Science notwithstanding, there are people who are convinced that their health problems are caused by technology, for example cell towers and smart meters. Many of them are tiresome fixtures at public meetings, angrily protesting anything that might lead to the construction of more wireless infrastructure and regularly lambasting elected officials who rely on science rather than ignorant and inchoate complaints.
The review was conducted by a team of researchers from Norway, Sweden, Holland and the UK, and published in the journal Bioelectromagnetics.
Update – in answer to requests, the title of the paper is:
“Do People With Idiopathic Environmental Intolerance Attributed to Electromagnetic Fields Display Physiological Effects When Exposed to Electromagnetic Fields? A Systematic Review of Provocation Studies”, published in the December 2011 issue of Bioelectromagnetics. The abstract is available here. The full paper is behind a paywall. If can find a free source for it, I’ll update this post.
Big thanks goes to Jim Warner at U.C. Santa Cruz for pointing me to the paper.
“Economic development is not just building a Costco or a car dealership”, said Santa Cruz County supervisor Zach Friend, closing out a three hour workshop on the basics of broadband development. “What we’re doing now is laying down a backbone for future economic development.”
About forty people attended event last week at CruzioWorks, including supervisors, Santa Cruz mayor Hilary Bryant and local public works and IT staff from around the county. Cruzio CEO Peggy Dolgenos was the host and emcee.
Joel Staker, network administrator for the City of Watsonville and chair of the Central Coast Broadband Consortium, talked about the big public policy picture, comparing subsidising Internet infrastructure now to the decision more than 50 years ago to build the Interstate highway system. He also gave an update on Watsonville’s municipal dark fiber project.
I gave a presentation on what’s needed to build and upgrade infrastructure, and talked about broadband projects in Santa Cruz, Monterey and San Benito Counties, with a particular focus on the Sunesys middle mile project which is being considered for funding by the California Public Utilities Commission.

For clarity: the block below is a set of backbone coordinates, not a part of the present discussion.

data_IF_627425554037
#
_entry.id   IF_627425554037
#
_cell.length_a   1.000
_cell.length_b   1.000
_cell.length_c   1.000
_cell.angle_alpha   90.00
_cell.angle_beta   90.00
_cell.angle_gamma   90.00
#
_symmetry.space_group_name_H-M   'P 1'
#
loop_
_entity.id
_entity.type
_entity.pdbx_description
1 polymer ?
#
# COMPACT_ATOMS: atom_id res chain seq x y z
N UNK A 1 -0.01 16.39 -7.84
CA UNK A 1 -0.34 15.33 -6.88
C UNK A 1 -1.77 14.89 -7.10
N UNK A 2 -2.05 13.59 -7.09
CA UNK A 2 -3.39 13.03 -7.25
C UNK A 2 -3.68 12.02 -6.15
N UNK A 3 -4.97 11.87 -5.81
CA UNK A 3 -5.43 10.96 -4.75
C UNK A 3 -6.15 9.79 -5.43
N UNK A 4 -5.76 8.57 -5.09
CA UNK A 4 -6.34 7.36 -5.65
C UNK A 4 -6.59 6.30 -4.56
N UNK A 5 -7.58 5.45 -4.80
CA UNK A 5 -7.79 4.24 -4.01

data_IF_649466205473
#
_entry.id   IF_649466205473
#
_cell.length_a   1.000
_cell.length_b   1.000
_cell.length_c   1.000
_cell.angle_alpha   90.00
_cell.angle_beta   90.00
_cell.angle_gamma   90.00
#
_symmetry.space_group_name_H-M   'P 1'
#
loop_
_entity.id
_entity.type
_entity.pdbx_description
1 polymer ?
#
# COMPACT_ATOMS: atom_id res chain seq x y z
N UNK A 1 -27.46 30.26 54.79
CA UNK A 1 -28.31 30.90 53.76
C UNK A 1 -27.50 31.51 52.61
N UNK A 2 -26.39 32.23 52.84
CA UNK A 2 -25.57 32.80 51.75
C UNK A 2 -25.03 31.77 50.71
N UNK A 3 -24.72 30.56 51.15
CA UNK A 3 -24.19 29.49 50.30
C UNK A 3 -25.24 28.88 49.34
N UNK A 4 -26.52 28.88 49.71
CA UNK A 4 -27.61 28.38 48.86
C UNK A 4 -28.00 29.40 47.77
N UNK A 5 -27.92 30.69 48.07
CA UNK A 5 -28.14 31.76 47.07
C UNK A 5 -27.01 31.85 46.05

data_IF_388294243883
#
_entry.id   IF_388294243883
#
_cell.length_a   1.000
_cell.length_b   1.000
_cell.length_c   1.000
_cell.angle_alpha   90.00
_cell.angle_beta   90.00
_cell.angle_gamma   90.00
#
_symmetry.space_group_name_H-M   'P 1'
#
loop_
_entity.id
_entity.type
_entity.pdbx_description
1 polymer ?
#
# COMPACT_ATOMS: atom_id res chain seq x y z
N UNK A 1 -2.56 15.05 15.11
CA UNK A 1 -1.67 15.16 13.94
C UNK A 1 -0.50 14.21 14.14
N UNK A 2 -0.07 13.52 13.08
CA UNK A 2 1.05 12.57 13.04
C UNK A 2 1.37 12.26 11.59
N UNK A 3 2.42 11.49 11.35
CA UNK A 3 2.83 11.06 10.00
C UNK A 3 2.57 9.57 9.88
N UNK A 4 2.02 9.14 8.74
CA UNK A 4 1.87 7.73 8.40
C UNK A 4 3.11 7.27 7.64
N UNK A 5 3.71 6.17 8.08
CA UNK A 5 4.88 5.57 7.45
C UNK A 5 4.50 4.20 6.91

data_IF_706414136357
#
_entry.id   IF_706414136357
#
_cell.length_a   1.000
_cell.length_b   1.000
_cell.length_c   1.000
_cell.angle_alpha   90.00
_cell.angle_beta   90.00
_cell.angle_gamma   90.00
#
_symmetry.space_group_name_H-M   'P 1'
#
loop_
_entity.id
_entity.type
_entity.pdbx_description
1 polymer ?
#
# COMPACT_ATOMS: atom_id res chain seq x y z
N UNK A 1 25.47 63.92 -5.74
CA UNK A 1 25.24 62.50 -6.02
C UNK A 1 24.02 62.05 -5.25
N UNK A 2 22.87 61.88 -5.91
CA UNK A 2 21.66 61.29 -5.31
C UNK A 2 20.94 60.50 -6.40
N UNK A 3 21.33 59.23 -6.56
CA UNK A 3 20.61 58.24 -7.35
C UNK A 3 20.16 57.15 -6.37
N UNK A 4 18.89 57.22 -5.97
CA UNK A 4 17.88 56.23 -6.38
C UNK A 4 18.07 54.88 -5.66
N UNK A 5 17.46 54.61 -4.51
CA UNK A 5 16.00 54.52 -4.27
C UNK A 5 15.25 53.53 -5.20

Tammie Weigl talked about the diverse – and potentially vulnerable – network infrastructure she manages for the County of Santa Cruz. UCSC’s Jim Warner presented research he’s done regarding the problems encountered with mobile broadband service in a coastal community. Local entrepreneur and broadband advocate Larry Samuels talked about private investment opportunities and partnerships with public and community-based projects.
The event was organised by Cruzio Internet, and co-sponsored by the Central Coast Broadband Consortium.
Verizon’s microduct ready to be installed near Sea Ranch in Sonoma County.
In what could lead to the first large scale urban use of fiber microtrenching in the U.S., Verizon and the City of New York have agreed to test it at 12 sites. Verizon has used microtrenching for other fiber projects, including one last year in a rural part of California.
You can see a video of the process here. It involves sawing a narrow trench – 2 cm wide and up to 30 cm deep – into the roadway, inserting thin, flat microduct, and then sealing it back up. Because it’s relatively shallow, there’s less chance of hitting existing underground utilities. It’s a fast process too, reducing, and sometimes eliminating, street closure times.
The New York project has an open access element to it. Depending on the width used, the skinny microduct can handle several fiber cables. The city has said other network providers can participate in the pilot project.
California State Route 1 ready to be repaved. The Coke can is for scale and was not harmed in the making of this picture.
Verizon already has at least one microtrenching pilot project going in California. In 2010, Caltrans approved microtrenching along ten miles of State Route 1 in Sonoma County and, as U.C. Santa Cruz network engineer Jim Warner discovered while on vacation, construction was underway last summer. He dug out the permit, which details the specs Verizon needed to meet, including cutting to a minimum depth of 10 cm and patching the slice in the road.
If there are no complications, microtrenching can cut the cost of fiber installation by as much as two-thirds. Maintenance costs could be a little higher, because the shallower depth exposes a cable to more damage, for example during street repaving. And cutting into the surface could have more impact on road durability than drilling underneath it. Overall, it’s a lower impact process though, so assuming quality specs can be met it should be easier to get agency approval and start work.